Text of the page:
The troupe of scaffolders that follow me around the world with their chisels have now been outside my window for five months. The construction on which they are working goes up by two floors per week, which sounds bearable, until you realise that there might be another 100 to go. Claims that it is going to be the tallest apartment block in New York do nothing to alleviate my stress. Add to this the car horns, fire engine sirens and cruise ship foghorns on a daily basis, and the Hell’s Kitchen area in which I live becomes more hellish by the day.
None of the above, however, compares to the hell within my apartment block, where, shortly after I moved in, a couple with a Pomeranian arrived next door. My area is predominantly gay, which is great, as I feel very safe, and the guys everywhere are so friendly. Most of the couples have dogs and, interestingly, very small dogs, on whom they lavish affection I have rarely seen them bestow upon each other.
So, the two guys who moved in next door are the very proud owners of Mr Winston, a black Pomeranian who does not like being left alone. I know this, because every time the owners go out, Mr Winston scratches at the door and barks and barks and barks. It can be half an hour, an hour, or, on Saturday night, 90 minutes. It was probably longer on top of that, as I had to go out when I could no longer stand it, but later discovered that the guys had returned an hour after I left.
I have been around small dogs all my life – two poodles, a Chihuahua and a Bichon Frisé. I love them. But all four together could not make the noise that Mr Winston does. I have complained to the management on several occasions, but they seem powerless to do anything about it, despite having asked the residents to get a dog-sitter; I have even offered to look after Mr Winston myself, with no luck.
And now, “What fresh hell is this?” as Dorothy Parker said. In the apartment opposite Mr Winston, another couple have arrived, with their bundle of joy – another Pomeranian. Worse, another Pomeranian who also doesn’t like being left alone, and so, when all the owners are out at the same time, the dogs bark to each other across the hallway from their respective prisons. My fresh hell is the StereoPomics.
This week, I finally flipped and requested that the management move me to another apartment. At first, they wanted to charge me, saying that they would be left with an empty apartment, but after I pointed out I would be moving to another and that they were in breach of my lease in my being unable to enjoy my apartment in peace, they relented, and I will be moving up six floors, where I will be closer to the scaffolders but further away from the music of the StereoPomics.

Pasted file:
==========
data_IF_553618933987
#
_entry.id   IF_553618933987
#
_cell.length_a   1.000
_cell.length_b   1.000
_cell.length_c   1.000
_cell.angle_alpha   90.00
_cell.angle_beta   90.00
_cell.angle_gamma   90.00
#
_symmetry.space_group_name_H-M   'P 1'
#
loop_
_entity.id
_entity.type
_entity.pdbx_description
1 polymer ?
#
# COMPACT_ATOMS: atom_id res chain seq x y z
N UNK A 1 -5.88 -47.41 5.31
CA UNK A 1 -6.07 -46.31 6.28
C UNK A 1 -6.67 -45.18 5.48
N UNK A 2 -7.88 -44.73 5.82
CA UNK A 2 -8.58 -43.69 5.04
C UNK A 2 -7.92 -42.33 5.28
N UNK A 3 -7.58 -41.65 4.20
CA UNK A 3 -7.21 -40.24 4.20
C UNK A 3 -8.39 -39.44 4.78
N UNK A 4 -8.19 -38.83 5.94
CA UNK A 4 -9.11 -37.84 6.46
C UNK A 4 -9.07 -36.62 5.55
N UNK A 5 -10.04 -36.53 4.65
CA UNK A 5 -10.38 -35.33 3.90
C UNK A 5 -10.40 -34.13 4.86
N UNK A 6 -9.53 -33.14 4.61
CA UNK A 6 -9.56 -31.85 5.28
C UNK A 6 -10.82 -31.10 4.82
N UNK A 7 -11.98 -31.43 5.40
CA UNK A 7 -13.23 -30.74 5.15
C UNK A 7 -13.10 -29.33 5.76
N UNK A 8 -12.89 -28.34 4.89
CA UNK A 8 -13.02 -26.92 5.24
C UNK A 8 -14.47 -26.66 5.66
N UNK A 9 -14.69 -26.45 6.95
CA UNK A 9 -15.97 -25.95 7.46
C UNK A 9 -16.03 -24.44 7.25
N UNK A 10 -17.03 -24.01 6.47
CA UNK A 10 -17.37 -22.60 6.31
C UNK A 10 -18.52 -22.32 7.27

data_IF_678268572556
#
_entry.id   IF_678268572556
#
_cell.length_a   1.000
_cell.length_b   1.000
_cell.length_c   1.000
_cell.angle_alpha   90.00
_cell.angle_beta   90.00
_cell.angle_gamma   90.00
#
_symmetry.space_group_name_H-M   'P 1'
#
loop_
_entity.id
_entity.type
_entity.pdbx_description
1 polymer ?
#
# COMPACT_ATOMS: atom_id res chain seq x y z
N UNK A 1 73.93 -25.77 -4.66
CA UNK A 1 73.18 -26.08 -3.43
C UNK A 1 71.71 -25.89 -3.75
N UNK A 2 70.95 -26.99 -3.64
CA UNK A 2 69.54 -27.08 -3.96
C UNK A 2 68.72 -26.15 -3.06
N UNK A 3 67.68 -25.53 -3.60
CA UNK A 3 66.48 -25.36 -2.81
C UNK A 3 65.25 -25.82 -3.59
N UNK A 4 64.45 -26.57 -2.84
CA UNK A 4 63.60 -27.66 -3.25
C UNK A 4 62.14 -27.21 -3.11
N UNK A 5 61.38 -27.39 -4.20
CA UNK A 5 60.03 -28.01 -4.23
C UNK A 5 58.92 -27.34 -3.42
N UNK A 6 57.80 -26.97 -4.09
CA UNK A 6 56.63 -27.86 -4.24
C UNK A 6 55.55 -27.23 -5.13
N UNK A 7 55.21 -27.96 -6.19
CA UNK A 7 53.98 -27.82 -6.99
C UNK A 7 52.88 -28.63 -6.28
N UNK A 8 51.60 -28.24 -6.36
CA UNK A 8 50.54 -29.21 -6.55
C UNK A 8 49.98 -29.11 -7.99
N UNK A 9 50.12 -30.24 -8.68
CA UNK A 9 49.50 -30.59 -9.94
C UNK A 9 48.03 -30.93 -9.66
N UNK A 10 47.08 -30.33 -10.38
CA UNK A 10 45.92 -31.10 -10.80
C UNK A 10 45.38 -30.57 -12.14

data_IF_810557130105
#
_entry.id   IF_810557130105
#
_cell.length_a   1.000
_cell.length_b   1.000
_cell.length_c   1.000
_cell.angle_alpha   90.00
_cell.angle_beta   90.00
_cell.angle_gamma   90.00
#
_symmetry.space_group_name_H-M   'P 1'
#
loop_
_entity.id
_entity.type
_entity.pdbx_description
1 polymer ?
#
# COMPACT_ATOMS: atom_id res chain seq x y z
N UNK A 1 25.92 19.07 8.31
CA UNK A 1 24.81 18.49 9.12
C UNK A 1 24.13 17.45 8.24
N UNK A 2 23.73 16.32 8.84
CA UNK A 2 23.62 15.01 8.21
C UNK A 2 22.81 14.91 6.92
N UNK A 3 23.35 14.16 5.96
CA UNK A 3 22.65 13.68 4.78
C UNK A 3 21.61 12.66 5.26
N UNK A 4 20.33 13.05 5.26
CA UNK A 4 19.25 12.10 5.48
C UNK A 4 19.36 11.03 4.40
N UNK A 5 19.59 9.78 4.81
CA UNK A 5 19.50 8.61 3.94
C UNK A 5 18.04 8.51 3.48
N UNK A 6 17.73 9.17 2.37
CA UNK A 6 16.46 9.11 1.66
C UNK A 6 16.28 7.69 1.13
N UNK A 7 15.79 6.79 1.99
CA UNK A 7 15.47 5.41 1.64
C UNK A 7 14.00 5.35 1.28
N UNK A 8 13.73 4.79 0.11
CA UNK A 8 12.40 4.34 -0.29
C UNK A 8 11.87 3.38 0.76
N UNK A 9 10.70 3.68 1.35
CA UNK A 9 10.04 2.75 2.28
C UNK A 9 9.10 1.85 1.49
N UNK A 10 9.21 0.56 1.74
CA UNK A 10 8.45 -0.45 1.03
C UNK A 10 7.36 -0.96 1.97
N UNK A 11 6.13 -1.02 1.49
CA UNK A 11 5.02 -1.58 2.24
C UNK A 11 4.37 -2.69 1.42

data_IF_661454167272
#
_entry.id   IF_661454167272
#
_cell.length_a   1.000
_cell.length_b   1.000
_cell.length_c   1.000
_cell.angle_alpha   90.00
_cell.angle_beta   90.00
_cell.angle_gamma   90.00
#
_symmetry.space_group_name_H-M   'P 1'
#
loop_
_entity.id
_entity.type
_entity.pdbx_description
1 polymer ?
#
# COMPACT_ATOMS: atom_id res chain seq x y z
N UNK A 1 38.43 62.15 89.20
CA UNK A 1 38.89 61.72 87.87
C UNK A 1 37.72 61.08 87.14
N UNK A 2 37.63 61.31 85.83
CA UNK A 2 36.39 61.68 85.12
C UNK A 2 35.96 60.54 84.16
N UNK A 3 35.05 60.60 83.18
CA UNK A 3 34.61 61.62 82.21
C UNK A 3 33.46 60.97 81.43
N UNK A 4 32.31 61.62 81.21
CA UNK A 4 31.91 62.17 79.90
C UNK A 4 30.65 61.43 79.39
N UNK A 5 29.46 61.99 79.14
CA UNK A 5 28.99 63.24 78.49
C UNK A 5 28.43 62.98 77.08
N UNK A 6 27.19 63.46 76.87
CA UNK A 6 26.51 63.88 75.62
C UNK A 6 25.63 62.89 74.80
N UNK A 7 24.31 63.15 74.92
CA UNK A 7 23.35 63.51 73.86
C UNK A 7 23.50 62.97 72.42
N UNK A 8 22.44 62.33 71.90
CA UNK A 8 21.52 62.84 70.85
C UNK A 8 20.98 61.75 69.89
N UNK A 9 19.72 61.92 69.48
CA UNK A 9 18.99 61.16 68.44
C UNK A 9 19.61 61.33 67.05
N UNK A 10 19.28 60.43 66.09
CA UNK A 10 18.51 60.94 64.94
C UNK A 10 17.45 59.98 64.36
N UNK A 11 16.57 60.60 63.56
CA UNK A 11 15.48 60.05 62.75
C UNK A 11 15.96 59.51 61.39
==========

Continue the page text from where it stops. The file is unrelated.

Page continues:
I never thought I would get to know so much about US real estate law. Having successfully sued a landlady in Los Angeles for partial non-refund of my deposit when I left, I have had to start over with New York law. Every state has different laws relating to every aspect of American life, so while in LA I would be allowed to buy medicinal marijuana (not for myself, but to feed to noisy dogs in the form of cookies), in NY, where marijuana is illegal, I am reduced to shouting “Shut the f**k up!” in my corridor.
I have always had sensitive ears, and I recently went for hearing tests where I was told that I have the hearing of a dog. So, for all I know, Mr Winston, his new lover and I are all on the same frequency and they are barking to each other and saying: “When will that damned woman stop talking to herself?”
Having lived in big cities all my life, I am used to traffic noise, and I have pretty much become immune to the sirens and horns in NY. But there are certain frequencies that still resonate badly on my nerves. I was having lunch with a friend recently at an outdoor restaurant on 9th Avenue (a very noisy place) and I heard a woman talking loudly into her cell-phone as she crossed the road.
“Why do people have to talk so loudly?” I said. My friend was incredulous that I was sitting outdoors, amid traffic, sirens and all manner of other noise, yet tuned into one human voice. There are just certain pitches that are louder than others.
Anyway, I am moving apartments over the next few days and have checked out the dog situation on my new floor – just one, and not a Pomeranian. There is a very nice Japanese couple next door and, as far as I know, the Japanese are a quiet race. Apart from their love of karaoke, of course. That certainly won’t bother me, as I’ll be straight in there, hogging the microphone.
Maybe I’ll sing How Much is that Doggie in the Window? Very, very loudly, through the air con unit that will resonate six floors down.
Let’s see how you like that, Mr Winston.